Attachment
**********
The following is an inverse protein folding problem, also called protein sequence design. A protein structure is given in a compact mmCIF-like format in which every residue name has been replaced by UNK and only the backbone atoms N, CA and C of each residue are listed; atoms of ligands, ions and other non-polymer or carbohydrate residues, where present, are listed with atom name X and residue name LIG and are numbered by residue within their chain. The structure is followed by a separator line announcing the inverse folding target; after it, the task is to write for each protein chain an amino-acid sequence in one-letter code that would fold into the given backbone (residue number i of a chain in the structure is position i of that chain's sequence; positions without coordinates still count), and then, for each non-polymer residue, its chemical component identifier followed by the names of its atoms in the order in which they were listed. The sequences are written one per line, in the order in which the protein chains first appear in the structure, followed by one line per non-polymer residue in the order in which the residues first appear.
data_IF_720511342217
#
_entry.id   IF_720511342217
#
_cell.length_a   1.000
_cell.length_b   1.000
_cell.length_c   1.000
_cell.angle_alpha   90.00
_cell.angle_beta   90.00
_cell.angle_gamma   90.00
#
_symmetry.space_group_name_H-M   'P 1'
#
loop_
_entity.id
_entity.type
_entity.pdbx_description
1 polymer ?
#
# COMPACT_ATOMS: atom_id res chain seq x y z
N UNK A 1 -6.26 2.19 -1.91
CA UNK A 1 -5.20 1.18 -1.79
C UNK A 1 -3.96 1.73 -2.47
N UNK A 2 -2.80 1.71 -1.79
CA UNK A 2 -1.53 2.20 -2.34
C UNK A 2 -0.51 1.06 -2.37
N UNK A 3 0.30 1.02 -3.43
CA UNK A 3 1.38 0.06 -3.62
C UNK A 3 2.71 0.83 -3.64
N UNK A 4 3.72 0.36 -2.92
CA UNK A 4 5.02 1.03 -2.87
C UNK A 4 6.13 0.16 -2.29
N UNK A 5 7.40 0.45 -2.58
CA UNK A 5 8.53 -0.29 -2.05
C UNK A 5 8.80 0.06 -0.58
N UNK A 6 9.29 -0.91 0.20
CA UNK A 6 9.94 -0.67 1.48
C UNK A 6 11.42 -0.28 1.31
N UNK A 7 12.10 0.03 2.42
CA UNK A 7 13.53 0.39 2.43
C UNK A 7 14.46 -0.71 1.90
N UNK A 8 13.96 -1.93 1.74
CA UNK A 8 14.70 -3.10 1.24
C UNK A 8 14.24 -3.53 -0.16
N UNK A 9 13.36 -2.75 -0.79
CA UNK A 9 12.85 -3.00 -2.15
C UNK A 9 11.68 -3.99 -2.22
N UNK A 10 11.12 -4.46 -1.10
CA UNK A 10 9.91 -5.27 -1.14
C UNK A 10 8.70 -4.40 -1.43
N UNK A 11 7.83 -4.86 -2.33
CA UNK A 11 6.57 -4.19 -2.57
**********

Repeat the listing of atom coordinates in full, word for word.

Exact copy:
The following is an inverse protein folding problem, also called protein sequence design. A protein structure is given in a compact mmCIF-like format in which every residue name has been replaced by UNK and only the backbone atoms N, CA and C of each residue are listed; atoms of ligands, ions and other non-polymer or carbohydrate residues, where present, are listed with atom name X and residue name LIG and are numbered by residue within their chain. The structure is followed by a separator line announcing the inverse folding target; after it, the task is to write for each protein chain an amino-acid sequence in one-letter code that would fold into the given backbone (residue number i of a chain in the structure is position i of that chain's sequence; positions without coordinates still count), and then, for each non-polymer residue, its chemical component identifier followed by the names of its atoms in the order in which they were listed. The sequences are written one per line, in the order in which the protein chains first appear in the structure, followed by one line per non-polymer residue in the order in which the residues first appear.
data_IF_720511342217
#
_entry.id   IF_720511342217
#
_cell.length_a   1.000
_cell.length_b   1.000
_cell.length_c   1.000
_cell.angle_alpha   90.00
_cell.angle_beta   90.00
_cell.angle_gamma   90.00
#
_symmetry.space_group_name_H-M   'P 1'
#
loop_
_entity.id
_entity.type
_entity.pdbx_description
1 polymer ?
#
# COMPACT_ATOMS: atom_id res chain seq x y z
N UNK A 1 -6.26 2.19 -1.91
CA UNK A 1 -5.20 1.18 -1.79
C UNK A 1 -3.96 1.73 -2.47
N UNK A 2 -2.80 1.71 -1.79
CA UNK A 2 -1.53 2.20 -2.34
C UNK A 2 -0.51 1.06 -2.37
N UNK A 3 0.30 1.02 -3.43
CA UNK A 3 1.38 0.06 -3.62
C UNK A 3 2.71 0.83 -3.64
N UNK A 4 3.72 0.36 -2.92
CA UNK A 4 5.02 1.03 -2.87
C UNK A 4 6.13 0.16 -2.29
N UNK A 5 7.40 0.45 -2.58
CA UNK A 5 8.53 -0.29 -2.05
C UNK A 5 8.80 0.06 -0.58
N UNK A 6 9.29 -0.91 0.20
CA UNK A 6 9.94 -0.67 1.48
C UNK A 6 11.42 -0.28 1.31
N UNK A 7 12.10 0.03 2.42
CA UNK A 7 13.53 0.39 2.43
C UNK A 7 14.46 -0.71 1.90
N UNK A 8 13.96 -1.93 1.74
CA UNK A 8 14.70 -3.10 1.24
C UNK A 8 14.24 -3.53 -0.16
N UNK A 9 13.36 -2.75 -0.79
CA UNK A 9 12.85 -3.00 -2.15
C UNK A 9 11.68 -3.99 -2.22
N UNK A 10 11.12 -4.46 -1.10
CA UNK A 10 9.91 -5.27 -1.14
C UNK A 10 8.70 -4.40 -1.43
N UNK A 11 7.83 -4.86 -2.33
CA UNK A 11 6.57 -4.19 -2.57